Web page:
For details on operating system commands, and guidelines for performance tuning of the network or operating system, refer to the documentation provided by the operating system vendor.

2.4 Tuning Java Virtual Machines (JVMs)

How you tune your Java virtual machine (JVM) greatly affects the performance of Oracle Fusion Middleware and your applications. For more information on tuning your JVM, see "Tuning Java Virtual Machines (JVM)" in Oracle Fusion Middleware Performance and Tuning for Oracle WebLogic Server.

2.5 Tuning the WebLogic Server

If your Oracle Fusion Middleware applications are using the WebLogic Server, see "Tuning WebLogic Server" in Oracle Fusion Middleware Performance and Tuning for Oracle WebLogic Server.

2.6 Tuning Database Parameters

To achieve optimal performance for applications that use the Oracle database, the database tables you access must be designed with performance in mind. Monitoring and tuning the database ensures that you get the best performance from your applications.


The information in this section is a subset of database tuning information for Fusion Middleware. More information can be found in Oracle Database Performance Tuning Guide. Make sure that you have also reviewed your database tuning documentation.

This section covers the following:


Always review the tuning guidelines in your database-specific vendor documentation. For more information on tuning the Oracle database, see the Oracle Database Performance Tuning Guide.

2.6.1 Tuning Database Parameters

The following tables provide common init.ora parameters and their descriptions. Consider following these guidelines to set the database parameters. Ultimately, however, the DBA should monitor the database health and tune parameters based on the need. See Table 2-2 for more information:

Table 2-2 Important inti.ora Oracle 11g Database Tuning Parameters

Database Parameter Description


If there is NO policy to audit db activity, consider setting this parameter to NONE. Enabling auditing can impact performance.


MEMORY_MAX_TARGET specifies the maximum value to which a DBA can set the MEMORY_TARGET initialization parameter.


Consider setting the MEMORY_TARGET to NONE. Set SGA and PGA separately as setting MEMORY_TARGET does not allocate sufficient memory to SGA and PGA as needed.


Consider using a value of 1G for PGA initially and then monitor the production database on daily basis and adjust SGA and PGA accordingly.

If the database server has more memory, consider setting PGA_AGGREGATE_TARGET to a value higher than 1G based on usage needs.


Consider setting MEMORY_TARGET instead of setting SGA and the PGA separately.


Consider using a value of 2G for SGA is 2G to start with and initially and then monitor the production database on daily basis and adjust SGA and PGA accordingly.

If the database server has more memory, consider setting SGA_TARGET to a value higher than 2G based on usage needs.

2.6.2 Tuning Redo Logs Location and Sizing

Tuning the redo log options can provide performance improvement for applications running in an Oracle Fusion Middleware environment, and in some cases, you can significantly improve I/O throughput by moving the redo logs to a separate disk.

Consider having at least 3 redo log groups with 2G of size each. Redo log files should be placed on a disk separate from data files to improve I/O performance.

2.6.3 Tuning Automatic Segment-Space Management (ASSM)

For permanent tablespaces, consider using automatic segment-space management. Such tablespaces, often referred to as bitmap tablespaces, are locally managed tablespaces with bitmap segment space management.

For backward compatibility, the default local tablespace segment-space management mode is MANUAL.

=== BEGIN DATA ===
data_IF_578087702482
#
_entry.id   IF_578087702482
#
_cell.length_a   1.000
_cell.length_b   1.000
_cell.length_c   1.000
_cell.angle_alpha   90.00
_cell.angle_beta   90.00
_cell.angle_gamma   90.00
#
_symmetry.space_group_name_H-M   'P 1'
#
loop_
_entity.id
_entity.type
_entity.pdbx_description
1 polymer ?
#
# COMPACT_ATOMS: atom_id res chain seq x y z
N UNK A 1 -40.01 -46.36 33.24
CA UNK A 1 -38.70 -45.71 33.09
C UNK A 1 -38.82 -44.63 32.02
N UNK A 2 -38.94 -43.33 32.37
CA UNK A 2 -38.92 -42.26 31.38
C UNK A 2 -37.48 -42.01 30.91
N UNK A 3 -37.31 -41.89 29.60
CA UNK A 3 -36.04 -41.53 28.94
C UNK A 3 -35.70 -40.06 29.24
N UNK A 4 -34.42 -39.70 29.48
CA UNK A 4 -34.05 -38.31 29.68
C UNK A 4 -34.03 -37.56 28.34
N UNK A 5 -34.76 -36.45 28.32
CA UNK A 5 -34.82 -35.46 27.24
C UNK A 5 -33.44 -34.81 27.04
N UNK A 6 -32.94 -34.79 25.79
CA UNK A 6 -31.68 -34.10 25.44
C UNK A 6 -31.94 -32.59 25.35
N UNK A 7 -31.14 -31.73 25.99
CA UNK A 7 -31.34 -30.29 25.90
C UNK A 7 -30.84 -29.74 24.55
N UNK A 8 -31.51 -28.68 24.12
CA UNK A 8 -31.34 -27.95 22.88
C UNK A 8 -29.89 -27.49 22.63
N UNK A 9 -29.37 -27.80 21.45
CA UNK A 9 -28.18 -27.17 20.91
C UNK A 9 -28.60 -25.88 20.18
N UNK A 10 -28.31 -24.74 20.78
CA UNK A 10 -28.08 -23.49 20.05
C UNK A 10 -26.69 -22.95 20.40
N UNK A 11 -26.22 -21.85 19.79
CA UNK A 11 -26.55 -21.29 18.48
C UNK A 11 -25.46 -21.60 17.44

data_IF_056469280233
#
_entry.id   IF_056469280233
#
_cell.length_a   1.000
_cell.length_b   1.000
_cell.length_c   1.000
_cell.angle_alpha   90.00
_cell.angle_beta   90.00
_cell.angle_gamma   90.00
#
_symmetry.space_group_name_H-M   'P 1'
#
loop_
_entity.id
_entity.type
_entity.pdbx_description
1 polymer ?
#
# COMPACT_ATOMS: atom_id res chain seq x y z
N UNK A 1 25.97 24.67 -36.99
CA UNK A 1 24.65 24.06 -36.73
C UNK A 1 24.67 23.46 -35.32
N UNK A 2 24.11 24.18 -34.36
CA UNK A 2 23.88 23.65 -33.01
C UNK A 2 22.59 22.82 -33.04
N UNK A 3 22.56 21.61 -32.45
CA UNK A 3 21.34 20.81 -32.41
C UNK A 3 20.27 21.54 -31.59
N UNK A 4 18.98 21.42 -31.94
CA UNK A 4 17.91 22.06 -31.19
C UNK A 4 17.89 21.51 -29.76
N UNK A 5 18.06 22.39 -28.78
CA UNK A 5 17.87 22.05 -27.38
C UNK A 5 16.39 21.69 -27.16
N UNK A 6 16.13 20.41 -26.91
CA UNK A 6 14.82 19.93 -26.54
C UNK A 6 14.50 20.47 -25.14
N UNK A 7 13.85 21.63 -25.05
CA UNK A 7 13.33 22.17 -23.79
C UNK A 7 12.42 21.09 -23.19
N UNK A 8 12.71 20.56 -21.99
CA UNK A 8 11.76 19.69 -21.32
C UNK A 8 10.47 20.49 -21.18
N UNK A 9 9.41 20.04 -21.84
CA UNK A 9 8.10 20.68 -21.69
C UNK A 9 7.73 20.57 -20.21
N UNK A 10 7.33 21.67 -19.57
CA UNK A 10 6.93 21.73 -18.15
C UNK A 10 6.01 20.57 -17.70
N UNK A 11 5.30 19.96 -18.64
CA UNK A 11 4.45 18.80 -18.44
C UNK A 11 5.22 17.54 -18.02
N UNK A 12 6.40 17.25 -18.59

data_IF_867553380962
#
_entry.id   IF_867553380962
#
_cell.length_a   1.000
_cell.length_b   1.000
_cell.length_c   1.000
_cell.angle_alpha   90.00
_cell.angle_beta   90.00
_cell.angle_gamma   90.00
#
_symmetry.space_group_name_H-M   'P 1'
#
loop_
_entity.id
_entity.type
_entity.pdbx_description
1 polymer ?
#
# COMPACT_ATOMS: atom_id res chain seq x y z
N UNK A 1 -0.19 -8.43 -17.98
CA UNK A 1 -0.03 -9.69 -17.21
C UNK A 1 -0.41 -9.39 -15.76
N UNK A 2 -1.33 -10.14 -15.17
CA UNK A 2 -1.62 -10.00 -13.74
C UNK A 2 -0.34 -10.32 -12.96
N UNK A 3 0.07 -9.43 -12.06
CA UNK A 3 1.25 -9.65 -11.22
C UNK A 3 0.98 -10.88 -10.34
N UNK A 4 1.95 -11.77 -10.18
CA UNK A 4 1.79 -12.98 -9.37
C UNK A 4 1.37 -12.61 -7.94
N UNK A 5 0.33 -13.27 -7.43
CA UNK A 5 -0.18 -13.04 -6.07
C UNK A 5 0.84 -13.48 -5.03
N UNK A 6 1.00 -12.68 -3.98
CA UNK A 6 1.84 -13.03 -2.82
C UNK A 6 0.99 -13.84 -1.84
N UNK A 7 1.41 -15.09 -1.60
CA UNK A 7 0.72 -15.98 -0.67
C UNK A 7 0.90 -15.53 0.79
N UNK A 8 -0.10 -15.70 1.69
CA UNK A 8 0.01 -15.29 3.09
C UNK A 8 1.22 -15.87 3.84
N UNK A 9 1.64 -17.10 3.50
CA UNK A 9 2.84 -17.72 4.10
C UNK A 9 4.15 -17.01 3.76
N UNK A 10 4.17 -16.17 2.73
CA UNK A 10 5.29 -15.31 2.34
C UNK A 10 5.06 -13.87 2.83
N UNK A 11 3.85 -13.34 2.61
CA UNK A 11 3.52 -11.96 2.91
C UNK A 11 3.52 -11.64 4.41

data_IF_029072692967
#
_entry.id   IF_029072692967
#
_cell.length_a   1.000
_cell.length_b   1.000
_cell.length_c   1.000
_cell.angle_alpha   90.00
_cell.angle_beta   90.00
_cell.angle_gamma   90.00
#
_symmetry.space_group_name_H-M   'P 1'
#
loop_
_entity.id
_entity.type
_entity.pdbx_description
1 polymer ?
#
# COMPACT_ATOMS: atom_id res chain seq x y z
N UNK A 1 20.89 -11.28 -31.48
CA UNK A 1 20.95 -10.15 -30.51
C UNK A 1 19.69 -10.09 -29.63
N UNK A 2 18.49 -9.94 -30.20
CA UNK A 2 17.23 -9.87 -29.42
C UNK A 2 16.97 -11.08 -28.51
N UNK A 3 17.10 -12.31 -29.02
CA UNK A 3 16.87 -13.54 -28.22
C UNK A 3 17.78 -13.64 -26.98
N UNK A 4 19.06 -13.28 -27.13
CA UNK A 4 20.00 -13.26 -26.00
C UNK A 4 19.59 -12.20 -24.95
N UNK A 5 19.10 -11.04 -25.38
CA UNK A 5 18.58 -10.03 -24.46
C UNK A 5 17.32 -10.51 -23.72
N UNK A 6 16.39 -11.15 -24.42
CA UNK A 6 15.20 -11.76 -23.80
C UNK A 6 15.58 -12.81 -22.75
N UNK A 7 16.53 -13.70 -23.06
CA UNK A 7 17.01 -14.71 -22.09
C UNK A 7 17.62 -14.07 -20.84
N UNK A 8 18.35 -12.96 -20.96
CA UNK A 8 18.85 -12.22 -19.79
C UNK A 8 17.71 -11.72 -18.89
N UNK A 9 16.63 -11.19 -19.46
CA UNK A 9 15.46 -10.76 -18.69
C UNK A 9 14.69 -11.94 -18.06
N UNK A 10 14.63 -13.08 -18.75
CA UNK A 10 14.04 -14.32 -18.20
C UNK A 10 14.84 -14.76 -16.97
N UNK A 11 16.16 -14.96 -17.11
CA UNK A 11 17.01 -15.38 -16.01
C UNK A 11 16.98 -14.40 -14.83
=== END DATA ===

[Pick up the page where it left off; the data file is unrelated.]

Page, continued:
While configuring tablespaces, consider setting the extent allocation type to SYSTEM. If the allocation type is set to UNIFORM, it might impact performance.

For more information, see "Free Space Management" in Oracle Database Concepts, and "Specifying Segment Space Management in Locally Managed Tablespaces" in Oracle Database Administrator's Guide.

2.7 Reusing Database Connections

Creating a database connection is a relatively resource intensive process in any environment. Typically, a connection pool starts with a small number of connections. As client demand for more connections grow, there may not be enough in the pool to satisfy the requests. WebLogic Server creates additional connections and adds them to the pool until the maximum pool size is reached.

One way to avoid connection creation delays is to initialize all connections at server startup, rather than on-demand as clients need them. This may be appropriate if your load is predictable and even. Set the initial number of connections equal to the maximum number of connections in the Connection Pool tab of your data source configuration. Determine the optimal value for the Maximum Capacity as part of your pre-production performance testing.

If your load is uneven, and has a much higher number of connections at peak load than at typical load, consider setting the initial number of connections equal to your typical load. In addition, consider setting the maximum number of connections based on your supported peak load. With these configurations, WebLogic server can free up some connections when they are not used for a period of time.

For more information, see "Tuning Data Source Connection Pool Options" in Oracle Fusion Middleware Configuring and Managing JDBC Data Sources for Oracle WebLogic Server.

2.8 Enabling Data Source Statement Caching

When you use a prepared statement or callable statement in an application or EJB, there may be a performance impact associated with the processing of the communication between the application server and the database server and on the database server. To minimize the processing impact, enable the data source to cache prepared and callable statements used in your applications. When an application or EJB calls any of the statements stored in the cache, the server reuses the statement stored in the cache. Reusing prepared and callable statements reduces CPU usage on the database server, improving performance for the current statement and leaving CPU cycles for other tasks.